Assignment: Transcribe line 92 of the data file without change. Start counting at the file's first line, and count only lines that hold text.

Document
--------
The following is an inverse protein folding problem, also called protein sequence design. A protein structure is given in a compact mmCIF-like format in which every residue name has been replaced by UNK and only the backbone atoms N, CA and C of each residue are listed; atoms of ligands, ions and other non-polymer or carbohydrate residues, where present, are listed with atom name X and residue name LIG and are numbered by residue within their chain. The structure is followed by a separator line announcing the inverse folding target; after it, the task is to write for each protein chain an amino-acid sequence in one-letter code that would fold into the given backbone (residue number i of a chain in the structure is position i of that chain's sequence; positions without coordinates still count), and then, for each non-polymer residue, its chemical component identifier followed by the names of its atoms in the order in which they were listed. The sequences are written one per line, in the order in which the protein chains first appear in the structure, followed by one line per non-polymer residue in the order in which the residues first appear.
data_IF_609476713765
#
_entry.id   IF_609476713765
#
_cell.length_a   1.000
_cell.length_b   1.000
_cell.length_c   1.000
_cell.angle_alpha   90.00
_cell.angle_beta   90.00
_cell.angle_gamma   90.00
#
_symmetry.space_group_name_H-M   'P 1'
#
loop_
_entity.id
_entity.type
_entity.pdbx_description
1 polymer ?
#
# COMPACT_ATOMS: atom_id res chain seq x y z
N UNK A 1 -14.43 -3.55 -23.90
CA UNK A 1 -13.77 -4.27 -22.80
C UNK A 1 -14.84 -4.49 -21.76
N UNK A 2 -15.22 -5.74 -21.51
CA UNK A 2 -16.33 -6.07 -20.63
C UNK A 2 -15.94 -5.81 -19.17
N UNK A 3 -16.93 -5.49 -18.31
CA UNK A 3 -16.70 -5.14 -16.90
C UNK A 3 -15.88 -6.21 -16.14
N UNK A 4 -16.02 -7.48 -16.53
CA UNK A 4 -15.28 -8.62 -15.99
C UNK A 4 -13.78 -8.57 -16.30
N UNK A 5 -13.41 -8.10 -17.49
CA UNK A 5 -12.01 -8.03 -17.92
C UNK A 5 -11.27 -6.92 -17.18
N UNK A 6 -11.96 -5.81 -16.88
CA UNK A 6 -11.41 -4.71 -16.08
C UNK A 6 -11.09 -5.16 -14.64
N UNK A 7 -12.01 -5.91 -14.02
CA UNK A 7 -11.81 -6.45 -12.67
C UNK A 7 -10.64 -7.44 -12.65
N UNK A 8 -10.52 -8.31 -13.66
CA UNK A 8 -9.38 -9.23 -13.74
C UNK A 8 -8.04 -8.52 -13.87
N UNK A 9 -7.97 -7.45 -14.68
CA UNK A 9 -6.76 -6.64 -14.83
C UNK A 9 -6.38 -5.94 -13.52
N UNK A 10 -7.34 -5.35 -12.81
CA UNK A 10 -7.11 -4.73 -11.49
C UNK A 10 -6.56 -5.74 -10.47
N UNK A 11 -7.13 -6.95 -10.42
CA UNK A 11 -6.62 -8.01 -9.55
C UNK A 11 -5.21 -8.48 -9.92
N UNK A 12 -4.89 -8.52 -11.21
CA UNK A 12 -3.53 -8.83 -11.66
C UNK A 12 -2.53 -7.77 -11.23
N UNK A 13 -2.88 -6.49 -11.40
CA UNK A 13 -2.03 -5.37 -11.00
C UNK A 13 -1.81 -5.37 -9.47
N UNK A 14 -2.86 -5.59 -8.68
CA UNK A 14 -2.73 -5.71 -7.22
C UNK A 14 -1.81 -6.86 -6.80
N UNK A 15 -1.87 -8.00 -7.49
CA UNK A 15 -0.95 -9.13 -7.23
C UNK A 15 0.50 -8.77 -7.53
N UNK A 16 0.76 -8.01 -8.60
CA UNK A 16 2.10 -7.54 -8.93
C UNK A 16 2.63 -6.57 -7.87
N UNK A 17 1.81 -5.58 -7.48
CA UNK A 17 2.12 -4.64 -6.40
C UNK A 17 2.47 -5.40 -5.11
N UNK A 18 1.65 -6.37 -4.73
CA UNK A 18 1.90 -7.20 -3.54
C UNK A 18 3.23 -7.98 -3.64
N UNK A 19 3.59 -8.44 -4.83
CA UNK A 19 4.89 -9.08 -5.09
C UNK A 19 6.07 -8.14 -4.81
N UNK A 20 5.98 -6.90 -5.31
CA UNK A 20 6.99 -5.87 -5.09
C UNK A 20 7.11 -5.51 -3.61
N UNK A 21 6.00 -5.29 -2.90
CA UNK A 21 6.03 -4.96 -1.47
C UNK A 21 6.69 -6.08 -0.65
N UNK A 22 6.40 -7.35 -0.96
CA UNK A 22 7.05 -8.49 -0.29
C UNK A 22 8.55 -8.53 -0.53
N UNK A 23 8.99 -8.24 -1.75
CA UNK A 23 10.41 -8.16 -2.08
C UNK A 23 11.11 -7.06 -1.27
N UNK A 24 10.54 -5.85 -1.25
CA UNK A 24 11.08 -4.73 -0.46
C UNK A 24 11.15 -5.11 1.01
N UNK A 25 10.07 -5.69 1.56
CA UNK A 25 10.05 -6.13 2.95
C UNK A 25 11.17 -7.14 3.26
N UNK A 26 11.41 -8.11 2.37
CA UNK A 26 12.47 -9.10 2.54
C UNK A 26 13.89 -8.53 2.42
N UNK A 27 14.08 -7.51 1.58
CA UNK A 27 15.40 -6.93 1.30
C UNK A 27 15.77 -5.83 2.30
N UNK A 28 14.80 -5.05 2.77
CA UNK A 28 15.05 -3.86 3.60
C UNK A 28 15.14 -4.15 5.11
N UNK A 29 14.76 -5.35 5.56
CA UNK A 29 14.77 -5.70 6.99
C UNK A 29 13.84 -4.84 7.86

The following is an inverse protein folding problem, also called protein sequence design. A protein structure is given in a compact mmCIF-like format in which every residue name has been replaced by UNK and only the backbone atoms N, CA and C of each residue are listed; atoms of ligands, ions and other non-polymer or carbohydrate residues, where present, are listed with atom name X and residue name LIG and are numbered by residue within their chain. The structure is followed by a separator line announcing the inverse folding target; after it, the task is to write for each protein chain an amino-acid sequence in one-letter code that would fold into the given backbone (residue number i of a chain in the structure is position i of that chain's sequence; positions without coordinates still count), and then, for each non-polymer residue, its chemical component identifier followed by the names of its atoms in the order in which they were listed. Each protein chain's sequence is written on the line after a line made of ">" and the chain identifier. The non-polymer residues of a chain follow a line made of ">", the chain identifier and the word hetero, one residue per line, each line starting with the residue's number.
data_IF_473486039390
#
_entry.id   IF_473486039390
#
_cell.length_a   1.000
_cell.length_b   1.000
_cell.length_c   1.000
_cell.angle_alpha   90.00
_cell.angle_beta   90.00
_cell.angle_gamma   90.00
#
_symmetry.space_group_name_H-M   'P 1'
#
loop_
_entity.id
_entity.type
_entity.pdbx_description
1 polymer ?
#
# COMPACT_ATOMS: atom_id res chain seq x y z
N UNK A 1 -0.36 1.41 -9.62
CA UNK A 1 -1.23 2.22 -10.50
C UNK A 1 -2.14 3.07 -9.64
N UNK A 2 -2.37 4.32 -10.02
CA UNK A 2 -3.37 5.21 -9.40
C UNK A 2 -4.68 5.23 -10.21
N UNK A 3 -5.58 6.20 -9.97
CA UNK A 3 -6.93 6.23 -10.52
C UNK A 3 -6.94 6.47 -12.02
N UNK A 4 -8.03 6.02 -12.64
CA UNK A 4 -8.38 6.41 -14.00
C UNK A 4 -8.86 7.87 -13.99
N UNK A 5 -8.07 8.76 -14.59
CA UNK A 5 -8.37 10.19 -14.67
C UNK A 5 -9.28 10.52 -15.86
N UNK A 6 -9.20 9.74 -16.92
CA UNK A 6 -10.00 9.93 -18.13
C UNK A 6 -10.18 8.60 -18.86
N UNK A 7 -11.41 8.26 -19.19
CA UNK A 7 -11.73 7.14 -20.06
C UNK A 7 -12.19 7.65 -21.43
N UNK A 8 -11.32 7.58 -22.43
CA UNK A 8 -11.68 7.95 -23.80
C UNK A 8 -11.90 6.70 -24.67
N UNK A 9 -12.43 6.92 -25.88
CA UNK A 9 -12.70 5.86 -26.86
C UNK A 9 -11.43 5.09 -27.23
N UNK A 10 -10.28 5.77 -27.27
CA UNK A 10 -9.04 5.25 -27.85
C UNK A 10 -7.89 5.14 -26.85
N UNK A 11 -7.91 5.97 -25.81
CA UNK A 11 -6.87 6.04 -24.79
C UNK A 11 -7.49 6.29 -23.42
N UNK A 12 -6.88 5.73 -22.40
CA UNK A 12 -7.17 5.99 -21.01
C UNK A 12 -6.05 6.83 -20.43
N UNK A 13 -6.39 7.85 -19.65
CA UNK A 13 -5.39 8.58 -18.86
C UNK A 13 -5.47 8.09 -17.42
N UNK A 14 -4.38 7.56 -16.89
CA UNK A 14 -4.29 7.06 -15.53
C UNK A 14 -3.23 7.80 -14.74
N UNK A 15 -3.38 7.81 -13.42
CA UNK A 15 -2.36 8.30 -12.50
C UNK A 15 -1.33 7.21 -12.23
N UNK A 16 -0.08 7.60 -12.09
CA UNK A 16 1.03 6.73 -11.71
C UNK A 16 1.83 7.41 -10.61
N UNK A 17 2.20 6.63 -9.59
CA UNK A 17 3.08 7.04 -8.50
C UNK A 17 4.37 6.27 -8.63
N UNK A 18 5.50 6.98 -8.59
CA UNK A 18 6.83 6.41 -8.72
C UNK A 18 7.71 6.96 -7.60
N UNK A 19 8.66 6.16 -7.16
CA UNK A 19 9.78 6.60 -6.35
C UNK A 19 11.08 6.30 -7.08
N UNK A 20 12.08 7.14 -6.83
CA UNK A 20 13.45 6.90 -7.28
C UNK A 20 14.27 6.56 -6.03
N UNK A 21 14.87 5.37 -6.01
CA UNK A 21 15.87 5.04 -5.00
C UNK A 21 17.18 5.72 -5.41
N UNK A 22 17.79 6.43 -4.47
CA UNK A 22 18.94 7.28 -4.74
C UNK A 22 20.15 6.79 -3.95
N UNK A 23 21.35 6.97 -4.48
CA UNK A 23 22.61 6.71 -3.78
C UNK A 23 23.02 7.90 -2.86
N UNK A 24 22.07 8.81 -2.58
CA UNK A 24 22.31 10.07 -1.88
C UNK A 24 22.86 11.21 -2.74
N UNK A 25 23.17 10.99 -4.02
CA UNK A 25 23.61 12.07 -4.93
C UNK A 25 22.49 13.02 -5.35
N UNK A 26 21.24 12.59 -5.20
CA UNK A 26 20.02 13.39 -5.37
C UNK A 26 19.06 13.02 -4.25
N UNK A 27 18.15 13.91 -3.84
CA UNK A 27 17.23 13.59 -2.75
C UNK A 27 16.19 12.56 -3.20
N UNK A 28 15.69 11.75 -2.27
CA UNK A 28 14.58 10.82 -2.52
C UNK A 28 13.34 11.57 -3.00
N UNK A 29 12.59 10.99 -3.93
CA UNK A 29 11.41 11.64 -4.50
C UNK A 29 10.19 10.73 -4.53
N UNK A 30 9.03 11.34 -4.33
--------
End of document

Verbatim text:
CA UNK A 24 11.08 -4.73 -0.46